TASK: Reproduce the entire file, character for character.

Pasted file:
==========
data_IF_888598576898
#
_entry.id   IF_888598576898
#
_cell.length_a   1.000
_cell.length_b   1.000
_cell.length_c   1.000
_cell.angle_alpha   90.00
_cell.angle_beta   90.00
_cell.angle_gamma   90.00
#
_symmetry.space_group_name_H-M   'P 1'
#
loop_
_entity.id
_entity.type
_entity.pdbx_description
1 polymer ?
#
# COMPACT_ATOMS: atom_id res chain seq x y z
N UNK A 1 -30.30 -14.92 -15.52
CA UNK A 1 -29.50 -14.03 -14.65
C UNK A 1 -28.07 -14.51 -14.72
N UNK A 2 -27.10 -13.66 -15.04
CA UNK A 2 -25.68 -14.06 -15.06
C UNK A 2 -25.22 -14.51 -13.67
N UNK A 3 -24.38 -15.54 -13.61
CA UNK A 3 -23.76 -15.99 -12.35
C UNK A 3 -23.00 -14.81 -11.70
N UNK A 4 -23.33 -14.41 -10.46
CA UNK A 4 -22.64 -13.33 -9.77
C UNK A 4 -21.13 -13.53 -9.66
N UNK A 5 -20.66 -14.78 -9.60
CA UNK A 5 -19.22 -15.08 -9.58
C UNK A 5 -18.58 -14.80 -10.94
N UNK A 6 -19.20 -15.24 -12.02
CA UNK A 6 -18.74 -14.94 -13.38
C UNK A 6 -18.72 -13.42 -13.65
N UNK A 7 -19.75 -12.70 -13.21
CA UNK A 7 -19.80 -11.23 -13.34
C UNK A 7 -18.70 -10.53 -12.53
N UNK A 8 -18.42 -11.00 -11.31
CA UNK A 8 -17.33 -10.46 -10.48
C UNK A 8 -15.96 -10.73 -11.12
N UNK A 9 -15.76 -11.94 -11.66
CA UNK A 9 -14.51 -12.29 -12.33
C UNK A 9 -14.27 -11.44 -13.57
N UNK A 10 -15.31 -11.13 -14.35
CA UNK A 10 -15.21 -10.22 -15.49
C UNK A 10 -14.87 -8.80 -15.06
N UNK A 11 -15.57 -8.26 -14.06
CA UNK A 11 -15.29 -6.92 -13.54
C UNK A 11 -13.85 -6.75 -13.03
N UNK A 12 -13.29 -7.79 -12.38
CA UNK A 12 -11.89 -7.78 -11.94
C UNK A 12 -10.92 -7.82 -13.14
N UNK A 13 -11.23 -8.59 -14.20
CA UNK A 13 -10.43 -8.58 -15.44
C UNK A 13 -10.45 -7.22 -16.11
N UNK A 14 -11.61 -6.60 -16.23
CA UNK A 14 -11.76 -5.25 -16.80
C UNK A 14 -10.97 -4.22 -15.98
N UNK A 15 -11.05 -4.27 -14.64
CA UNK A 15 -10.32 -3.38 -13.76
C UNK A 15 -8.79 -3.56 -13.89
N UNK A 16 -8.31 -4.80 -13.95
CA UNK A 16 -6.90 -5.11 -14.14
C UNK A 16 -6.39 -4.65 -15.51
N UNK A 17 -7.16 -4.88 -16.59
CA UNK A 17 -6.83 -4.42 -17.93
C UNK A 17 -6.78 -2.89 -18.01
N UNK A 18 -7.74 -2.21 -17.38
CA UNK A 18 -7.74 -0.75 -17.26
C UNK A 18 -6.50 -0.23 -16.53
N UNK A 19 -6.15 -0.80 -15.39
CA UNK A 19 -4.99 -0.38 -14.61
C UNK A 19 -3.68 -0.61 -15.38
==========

data_IF_888598576898
#
_entry.id   IF_888598576898
#
_cell.length_a   1.000
_cell.length_b   1.000
_cell.length_c   1.000
_cell.angle_alpha   90.00
_cell.angle_beta   90.00
_cell.angle_gamma   90.00
#
_symmetry.space_group_name_H-M   'P 1'
#
loop_
_entity.id
_entity.type
_entity.pdbx_description
1 polymer ?
#
# COMPACT_ATOMS: atom_id res chain seq x y z
N UNK A 1 -30.30 -14.92 -15.52
CA UNK A 1 -29.50 -14.03 -14.65
C UNK A 1 -28.07 -14.51 -14.72
N UNK A 2 -27.10 -13.66 -15.04
CA UNK A 2 -25.68 -14.06 -15.06
C UNK A 2 -25.22 -14.51 -13.67
N UNK A 3 -24.38 -15.54 -13.61
CA UNK A 3 -23.76 -15.99 -12.35
C UNK A 3 -23.00 -14.81 -11.70
N UNK A 4 -23.33 -14.41 -10.46
CA UNK A 4 -22.64 -13.33 -9.77
C UNK A 4 -21.13 -13.53 -9.66
N UNK A 5 -20.66 -14.78 -9.60
CA UNK A 5 -19.22 -15.08 -9.58
C UNK A 5 -18.58 -14.80 -10.94
N UNK A 6 -19.20 -15.24 -12.02
CA UNK A 6 -18.74 -14.94 -13.38
C UNK A 6 -18.72 -13.42 -13.65
N UNK A 7 -19.75 -12.70 -13.21
CA UNK A 7 -19.80 -11.23 -13.34
C UNK A 7 -18.70 -10.53 -12.53
N UNK A 8 -18.42 -11.00 -11.31
CA UNK A 8 -17.33 -10.46 -10.48
C UNK A 8 -15.96 -10.73 -11.12
N UNK A 9 -15.76 -11.94 -11.66
CA UNK A 9 -14.51 -12.29 -12.33
C UNK A 9 -14.27 -11.44 -13.57
N UNK A 10 -15.31 -11.13 -14.35
CA UNK A 10 -15.21 -10.22 -15.49
C UNK A 10 -14.87 -8.80 -15.06
N UNK A 11 -15.57 -8.26 -14.06
CA UNK A 11 -15.29 -6.92 -13.54
C UNK A 11 -13.85 -6.75 -13.03
N UNK A 12 -13.29 -7.79 -12.38
CA UNK A 12 -11.89 -7.78 -11.94
C UNK A 12 -10.92 -7.82 -13.14
N UNK A 13 -11.23 -8.59 -14.20
CA UNK A 13 -10.43 -8.58 -15.44
C UNK A 13 -10.45 -7.22 -16.11
N UNK A 14 -11.61 -6.60 -16.23
CA UNK A 14 -11.76 -5.25 -16.80
C UNK A 14 -10.97 -4.22 -15.98
N UNK A 15 -11.05 -4.27 -14.64
CA UNK A 15 -10.32 -3.38 -13.76
C UNK A 15 -8.79 -3.56 -13.89
N UNK A 16 -8.31 -4.80 -13.95
CA UNK A 16 -6.90 -5.11 -14.14
C UNK A 16 -6.39 -4.65 -15.51
N UNK A 17 -7.16 -4.88 -16.59
CA UNK A 17 -6.83 -4.42 -17.93
C UNK A 17 -6.78 -2.89 -18.01
N UNK A 18 -7.74 -2.21 -17.38
CA UNK A 18 -7.74 -0.75 -17.26
C UNK A 18 -6.50 -0.23 -16.53
N UNK A 19 -6.15 -0.80 -15.39
CA UNK A 19 -4.99 -0.38 -14.61
C UNK A 19 -3.68 -0.61 -15.38